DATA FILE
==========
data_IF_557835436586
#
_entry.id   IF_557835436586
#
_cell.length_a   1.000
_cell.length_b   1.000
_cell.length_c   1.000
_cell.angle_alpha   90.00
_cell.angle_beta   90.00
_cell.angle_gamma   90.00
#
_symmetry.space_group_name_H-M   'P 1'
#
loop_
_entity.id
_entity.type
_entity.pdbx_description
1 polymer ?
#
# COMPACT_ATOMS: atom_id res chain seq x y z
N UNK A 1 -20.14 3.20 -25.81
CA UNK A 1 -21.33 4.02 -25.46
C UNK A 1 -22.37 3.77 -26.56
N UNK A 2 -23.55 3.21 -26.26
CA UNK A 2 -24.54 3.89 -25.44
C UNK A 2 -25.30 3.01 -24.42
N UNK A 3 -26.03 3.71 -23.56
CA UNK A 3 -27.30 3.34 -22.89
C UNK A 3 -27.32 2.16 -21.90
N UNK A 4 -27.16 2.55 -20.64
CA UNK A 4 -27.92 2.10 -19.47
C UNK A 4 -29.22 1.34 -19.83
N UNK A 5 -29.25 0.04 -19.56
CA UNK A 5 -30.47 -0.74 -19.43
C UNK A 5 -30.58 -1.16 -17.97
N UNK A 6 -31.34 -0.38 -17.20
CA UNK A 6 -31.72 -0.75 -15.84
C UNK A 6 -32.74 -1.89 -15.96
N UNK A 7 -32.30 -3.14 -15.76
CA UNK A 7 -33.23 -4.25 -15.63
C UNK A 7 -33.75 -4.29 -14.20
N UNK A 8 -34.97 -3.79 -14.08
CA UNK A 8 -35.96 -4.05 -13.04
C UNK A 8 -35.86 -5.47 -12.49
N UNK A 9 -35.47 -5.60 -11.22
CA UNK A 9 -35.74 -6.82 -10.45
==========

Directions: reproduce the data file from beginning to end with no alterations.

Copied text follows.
data_IF_557835436586
#
_entry.id   IF_557835436586
#
_cell.length_a   1.000
_cell.length_b   1.000
_cell.length_c   1.000
_cell.angle_alpha   90.00
_cell.angle_beta   90.00
_cell.angle_gamma   90.00
#
_symmetry.space_group_name_H-M   'P 1'
#
loop_
_entity.id
_entity.type
_entity.pdbx_description
1 polymer ?
#
# COMPACT_ATOMS: atom_id res chain seq x y z
N UNK A 1 -20.14 3.20 -25.81
CA UNK A 1 -21.33 4.02 -25.46
C UNK A 1 -22.37 3.77 -26.56
N UNK A 2 -23.55 3.21 -26.26
CA UNK A 2 -24.54 3.89 -25.44
C UNK A 2 -25.30 3.01 -24.42
N UNK A 3 -26.03 3.71 -23.56
CA UNK A 3 -27.30 3.34 -22.89
C UNK A 3 -27.32 2.16 -21.90
N UNK A 4 -27.16 2.55 -20.64
CA UNK A 4 -27.92 2.10 -19.47
C UNK A 4 -29.22 1.34 -19.83
N UNK A 5 -29.25 0.04 -19.56
CA UNK A 5 -30.47 -0.74 -19.43
C UNK A 5 -30.58 -1.16 -17.97
N UNK A 6 -31.34 -0.38 -17.20
CA UNK A 6 -31.72 -0.75 -15.84
C UNK A 6 -32.74 -1.89 -15.96
N UNK A 7 -32.30 -3.14 -15.76
CA UNK A 7 -33.23 -4.25 -15.63
C UNK A 7 -33.75 -4.29 -14.20
N UNK A 8 -34.97 -3.79 -14.08
CA UNK A 8 -35.96 -4.05 -13.04
C UNK A 8 -35.86 -5.47 -12.49
N UNK A 9 -35.47 -5.60 -11.22
CA UNK A 9 -35.74 -6.82 -10.45